Mains Practice Question


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What are Noncommunicable Diseases (NCDs)? What are the National Institute of Nutrition’s (NIN) guidelines for children and mothers?

A Simple Introduction about Noncommunicable Diseases (NCDs)

Noncommunicable diseases (NCDs), also referred to as chronic diseases, are long-lasting conditions resulting from a combination of genetic, physiological, environmental, and lifestyle factors. The most prevalent NCDs include cardiovascular diseases (such as heart attacks and strokes), cancers, chronic respiratory diseases (like chronic obstructive pulmonary disease and asthma), and diabetes. NCDs are responsible for the deaths of 41 million people annually, making up 74% of all deaths globally.

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Dietary Guidelines and Health Recommendations

General Health

  •  Poor diets contribute to approximately 56.4% of India’s total illness burden.
  •  Adopting a healthy diet and regular physical activity can prevent 80% of Type 2 diabetes cases and significantly reduce the risk of heart disease and high blood pressure.
  • The National Institute of Nutrition (NIN) in Hyderabad, part of the Indian Council of Medical Research (ICMR), has issued guidelines recommending the reduction of salt and highly processed food consumption.

For Children and Mothers

  • Optimal nutrition for mothers and children from conception to age two is crucial for proper growth and development. It helps prevent all forms of malnutrition, including deficiencies and obesity.
  • The Comprehensive National Nutrition Survey 2019 reports high rates of lifestyle-related issues among children, with about 5% of those aged 5 to 9 and 6% of adolescents being overweight or obese. Nearly 2% of children and adolescents have diabetes, and another 10% have pre-diabetes.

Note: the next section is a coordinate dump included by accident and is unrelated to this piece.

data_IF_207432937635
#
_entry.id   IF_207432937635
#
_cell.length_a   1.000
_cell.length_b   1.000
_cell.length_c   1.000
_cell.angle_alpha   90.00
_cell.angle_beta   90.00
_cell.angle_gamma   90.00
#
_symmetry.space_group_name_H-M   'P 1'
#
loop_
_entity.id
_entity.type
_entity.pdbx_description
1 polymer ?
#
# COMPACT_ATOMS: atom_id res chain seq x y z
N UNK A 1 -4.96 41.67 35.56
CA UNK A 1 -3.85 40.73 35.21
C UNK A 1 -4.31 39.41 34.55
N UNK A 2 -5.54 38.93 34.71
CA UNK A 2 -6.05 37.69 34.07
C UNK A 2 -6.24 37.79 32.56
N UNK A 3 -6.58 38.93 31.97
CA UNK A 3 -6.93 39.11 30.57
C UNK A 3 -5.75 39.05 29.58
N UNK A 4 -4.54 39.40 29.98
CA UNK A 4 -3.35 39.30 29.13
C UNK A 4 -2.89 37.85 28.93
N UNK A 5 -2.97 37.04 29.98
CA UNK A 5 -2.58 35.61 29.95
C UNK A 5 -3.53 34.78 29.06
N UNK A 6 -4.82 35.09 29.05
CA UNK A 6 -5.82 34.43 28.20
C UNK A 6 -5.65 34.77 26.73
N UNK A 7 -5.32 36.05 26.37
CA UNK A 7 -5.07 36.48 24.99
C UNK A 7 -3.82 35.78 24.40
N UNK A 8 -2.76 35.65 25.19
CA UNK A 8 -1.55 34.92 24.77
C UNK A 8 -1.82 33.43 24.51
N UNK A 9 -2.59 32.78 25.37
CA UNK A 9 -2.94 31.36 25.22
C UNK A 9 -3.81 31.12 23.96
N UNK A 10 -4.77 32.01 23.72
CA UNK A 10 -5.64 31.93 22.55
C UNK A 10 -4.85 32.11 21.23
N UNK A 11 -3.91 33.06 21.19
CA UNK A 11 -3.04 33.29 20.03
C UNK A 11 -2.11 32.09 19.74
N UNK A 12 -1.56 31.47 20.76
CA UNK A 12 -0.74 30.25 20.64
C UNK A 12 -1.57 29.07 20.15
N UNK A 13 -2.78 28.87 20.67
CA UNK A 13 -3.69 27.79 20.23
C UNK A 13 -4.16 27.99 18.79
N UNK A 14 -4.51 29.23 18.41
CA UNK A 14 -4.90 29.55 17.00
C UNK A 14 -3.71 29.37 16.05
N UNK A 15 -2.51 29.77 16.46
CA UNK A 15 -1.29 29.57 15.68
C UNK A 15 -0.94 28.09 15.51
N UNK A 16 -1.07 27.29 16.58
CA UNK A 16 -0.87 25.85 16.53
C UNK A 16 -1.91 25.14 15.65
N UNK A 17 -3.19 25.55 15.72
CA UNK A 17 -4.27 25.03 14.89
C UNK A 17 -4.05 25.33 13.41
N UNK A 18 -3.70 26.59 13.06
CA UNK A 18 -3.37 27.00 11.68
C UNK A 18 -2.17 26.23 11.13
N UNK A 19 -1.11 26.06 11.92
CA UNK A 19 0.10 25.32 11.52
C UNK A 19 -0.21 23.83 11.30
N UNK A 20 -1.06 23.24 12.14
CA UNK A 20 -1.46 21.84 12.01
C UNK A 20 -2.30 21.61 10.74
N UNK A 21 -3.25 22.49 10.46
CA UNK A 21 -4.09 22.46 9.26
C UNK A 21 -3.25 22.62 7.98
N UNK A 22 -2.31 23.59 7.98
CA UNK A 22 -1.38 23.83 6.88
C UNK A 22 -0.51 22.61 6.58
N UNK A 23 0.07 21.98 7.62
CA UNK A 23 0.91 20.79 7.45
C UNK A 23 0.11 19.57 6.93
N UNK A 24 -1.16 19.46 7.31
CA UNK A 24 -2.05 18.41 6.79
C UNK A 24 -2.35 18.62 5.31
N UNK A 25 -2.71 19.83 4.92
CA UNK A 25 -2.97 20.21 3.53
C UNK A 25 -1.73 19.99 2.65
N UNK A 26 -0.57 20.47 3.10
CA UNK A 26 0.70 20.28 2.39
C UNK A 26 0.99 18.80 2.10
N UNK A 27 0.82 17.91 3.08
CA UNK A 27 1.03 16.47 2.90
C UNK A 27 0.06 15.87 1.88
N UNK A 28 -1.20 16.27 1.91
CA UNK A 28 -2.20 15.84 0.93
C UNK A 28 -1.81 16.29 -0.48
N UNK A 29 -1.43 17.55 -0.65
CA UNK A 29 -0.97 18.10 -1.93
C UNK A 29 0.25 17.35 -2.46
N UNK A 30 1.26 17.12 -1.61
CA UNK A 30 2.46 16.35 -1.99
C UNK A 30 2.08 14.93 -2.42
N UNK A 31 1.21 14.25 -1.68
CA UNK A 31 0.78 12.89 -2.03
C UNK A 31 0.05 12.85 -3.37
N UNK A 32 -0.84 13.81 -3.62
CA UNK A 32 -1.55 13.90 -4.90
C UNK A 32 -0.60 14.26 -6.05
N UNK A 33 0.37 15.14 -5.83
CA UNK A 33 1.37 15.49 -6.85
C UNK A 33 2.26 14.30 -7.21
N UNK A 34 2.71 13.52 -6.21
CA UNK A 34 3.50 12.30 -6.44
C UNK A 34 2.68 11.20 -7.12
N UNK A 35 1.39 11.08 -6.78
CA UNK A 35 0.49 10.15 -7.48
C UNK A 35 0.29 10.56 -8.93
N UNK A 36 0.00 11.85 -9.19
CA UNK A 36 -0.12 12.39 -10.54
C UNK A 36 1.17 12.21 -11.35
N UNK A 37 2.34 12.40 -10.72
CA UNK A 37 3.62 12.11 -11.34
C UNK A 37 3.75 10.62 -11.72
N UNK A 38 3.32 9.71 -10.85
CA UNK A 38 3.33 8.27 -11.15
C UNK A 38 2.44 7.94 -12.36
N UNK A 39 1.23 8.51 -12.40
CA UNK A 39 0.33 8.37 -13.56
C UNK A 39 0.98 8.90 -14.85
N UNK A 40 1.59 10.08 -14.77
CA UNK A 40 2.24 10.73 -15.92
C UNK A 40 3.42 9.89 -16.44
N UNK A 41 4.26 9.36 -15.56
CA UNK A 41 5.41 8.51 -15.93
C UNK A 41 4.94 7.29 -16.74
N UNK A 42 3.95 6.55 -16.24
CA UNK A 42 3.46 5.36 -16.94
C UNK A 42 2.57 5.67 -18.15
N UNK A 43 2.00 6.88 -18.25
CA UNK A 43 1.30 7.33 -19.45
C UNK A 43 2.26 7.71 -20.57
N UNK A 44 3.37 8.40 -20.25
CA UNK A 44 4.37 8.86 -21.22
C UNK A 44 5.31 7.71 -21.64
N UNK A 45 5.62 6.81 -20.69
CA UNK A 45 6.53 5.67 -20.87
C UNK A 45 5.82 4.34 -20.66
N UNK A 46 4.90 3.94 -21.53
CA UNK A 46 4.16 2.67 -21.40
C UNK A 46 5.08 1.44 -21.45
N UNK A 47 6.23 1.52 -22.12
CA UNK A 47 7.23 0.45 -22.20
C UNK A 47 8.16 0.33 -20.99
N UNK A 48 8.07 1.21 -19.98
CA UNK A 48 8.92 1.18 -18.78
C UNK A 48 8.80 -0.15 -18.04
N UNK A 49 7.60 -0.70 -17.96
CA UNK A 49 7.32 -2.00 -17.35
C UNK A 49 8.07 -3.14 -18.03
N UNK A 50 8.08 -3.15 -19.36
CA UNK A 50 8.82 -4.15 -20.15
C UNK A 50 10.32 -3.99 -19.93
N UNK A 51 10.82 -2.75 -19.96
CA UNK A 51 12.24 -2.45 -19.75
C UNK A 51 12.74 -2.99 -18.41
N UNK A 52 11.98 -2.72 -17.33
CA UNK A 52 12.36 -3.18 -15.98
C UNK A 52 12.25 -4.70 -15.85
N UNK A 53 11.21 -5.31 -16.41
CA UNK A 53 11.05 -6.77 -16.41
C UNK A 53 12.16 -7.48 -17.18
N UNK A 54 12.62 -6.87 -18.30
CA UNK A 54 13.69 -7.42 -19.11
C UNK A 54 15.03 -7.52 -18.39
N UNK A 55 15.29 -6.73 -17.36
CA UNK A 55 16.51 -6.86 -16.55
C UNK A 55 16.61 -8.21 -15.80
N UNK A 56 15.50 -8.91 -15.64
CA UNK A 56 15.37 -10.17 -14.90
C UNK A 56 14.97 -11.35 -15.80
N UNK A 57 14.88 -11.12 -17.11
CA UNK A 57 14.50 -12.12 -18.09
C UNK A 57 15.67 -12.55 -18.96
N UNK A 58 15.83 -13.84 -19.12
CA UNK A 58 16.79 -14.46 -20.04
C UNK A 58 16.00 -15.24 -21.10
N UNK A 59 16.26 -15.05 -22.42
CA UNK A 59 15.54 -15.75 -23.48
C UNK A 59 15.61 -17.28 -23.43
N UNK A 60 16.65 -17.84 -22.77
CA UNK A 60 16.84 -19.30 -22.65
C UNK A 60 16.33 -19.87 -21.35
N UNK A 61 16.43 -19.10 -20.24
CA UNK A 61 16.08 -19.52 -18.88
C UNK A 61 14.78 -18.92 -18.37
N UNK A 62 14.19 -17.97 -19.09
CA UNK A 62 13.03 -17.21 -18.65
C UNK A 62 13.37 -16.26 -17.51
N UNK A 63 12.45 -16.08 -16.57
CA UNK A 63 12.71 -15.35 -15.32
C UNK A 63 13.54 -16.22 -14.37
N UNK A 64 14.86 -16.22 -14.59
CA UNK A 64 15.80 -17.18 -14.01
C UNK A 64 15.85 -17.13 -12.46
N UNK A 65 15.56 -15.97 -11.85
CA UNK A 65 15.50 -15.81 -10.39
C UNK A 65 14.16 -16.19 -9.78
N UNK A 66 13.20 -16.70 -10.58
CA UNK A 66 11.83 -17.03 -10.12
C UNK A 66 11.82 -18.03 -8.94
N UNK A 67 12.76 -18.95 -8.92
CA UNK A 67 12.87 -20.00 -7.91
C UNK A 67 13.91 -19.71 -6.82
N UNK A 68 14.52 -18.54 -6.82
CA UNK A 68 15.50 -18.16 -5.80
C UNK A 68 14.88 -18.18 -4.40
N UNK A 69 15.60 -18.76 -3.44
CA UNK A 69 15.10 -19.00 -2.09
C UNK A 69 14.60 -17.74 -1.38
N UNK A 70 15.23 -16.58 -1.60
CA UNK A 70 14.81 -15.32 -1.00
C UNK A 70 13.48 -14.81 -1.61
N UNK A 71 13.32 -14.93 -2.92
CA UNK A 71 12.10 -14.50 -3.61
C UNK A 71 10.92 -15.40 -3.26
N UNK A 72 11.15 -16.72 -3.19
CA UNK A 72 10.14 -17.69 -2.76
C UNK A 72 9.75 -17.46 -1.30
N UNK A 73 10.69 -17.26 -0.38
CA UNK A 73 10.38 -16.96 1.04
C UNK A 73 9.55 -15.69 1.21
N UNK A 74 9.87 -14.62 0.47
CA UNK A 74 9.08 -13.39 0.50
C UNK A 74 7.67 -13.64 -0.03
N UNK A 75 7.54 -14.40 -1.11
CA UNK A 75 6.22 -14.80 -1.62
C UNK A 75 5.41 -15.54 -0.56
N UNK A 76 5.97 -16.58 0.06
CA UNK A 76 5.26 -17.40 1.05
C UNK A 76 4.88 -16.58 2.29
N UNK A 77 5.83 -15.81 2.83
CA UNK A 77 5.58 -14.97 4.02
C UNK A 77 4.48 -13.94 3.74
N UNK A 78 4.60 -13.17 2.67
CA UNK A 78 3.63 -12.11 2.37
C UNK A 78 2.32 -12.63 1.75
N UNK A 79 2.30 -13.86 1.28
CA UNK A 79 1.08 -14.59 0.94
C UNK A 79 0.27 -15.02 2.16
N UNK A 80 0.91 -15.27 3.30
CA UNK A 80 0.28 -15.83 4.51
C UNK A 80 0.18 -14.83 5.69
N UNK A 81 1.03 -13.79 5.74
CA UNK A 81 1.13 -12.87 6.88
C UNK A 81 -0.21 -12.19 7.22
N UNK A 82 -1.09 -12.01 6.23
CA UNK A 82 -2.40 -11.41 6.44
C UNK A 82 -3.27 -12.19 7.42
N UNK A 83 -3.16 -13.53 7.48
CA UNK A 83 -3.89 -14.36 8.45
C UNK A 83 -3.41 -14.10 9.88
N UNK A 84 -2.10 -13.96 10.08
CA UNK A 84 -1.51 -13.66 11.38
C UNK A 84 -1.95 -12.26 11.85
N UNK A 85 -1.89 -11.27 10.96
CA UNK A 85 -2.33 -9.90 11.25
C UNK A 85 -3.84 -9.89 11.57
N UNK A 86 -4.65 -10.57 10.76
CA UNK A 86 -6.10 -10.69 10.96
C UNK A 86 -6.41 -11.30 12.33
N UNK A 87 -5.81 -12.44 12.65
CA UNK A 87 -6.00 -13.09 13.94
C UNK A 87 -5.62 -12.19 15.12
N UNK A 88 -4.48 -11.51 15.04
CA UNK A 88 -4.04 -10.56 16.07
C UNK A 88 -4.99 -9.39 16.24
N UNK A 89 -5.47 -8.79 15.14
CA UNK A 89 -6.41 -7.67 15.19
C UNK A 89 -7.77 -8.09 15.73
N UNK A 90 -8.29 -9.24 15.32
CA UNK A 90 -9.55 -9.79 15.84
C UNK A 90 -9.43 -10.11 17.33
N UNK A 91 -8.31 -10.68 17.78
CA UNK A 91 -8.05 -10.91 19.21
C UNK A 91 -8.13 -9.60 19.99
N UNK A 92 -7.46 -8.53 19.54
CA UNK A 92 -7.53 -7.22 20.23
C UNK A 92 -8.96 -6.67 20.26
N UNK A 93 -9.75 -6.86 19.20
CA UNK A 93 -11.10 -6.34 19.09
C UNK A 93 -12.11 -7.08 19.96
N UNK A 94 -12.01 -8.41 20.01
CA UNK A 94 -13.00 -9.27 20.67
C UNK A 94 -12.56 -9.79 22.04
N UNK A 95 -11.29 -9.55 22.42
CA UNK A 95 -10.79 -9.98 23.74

• The survey found high levels of bad cholesterol (LDL and triglycerides) in 37.3% of children aged 5 to 9, and 19.9% of those aged 10 to 19. One-fourth of all children and adolescents had low levels of healthy cholesterol.
  • Pregnant women experiencing nausea and vomiting should eat small, frequent meals. The guidelines recommend consuming plenty of fruits and vegetables, especially those rich in iron and folate.
  • For infants and children, exclusive breastfeeding is advised for the first six months, with no need for honey, glucose, diluted milk, or even water, regardless of the season. After six months, complementary foods should be introduced.
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Micronutrient deficiencies (zinc, iron, and vitamins) affect 13% to 30% of children aged 1 to 19. The recommended diet charts address both these deficiencies and overnutrition disorders. Severe undernutrition like marasmus and kwashiorkor has been eradicated, but anaemia remains prevalent: 40.6% in infants under five, 23.5% in children aged 5 to 9, and 28.4% in children aged 10 to 19.


Other Points to Consider 


Previous Year Questions

1. What do you understand by nanotechnology and how is it helping in health sector? (2020)
2. Can overuse and free availability of antibiotics without Doctor’s prescription, be contributors to the emergence of drug-resistant diseases in India? What are the available mechanisms for monitoring and control? Critically discuss the various issues involved. (2014)


21-May 2024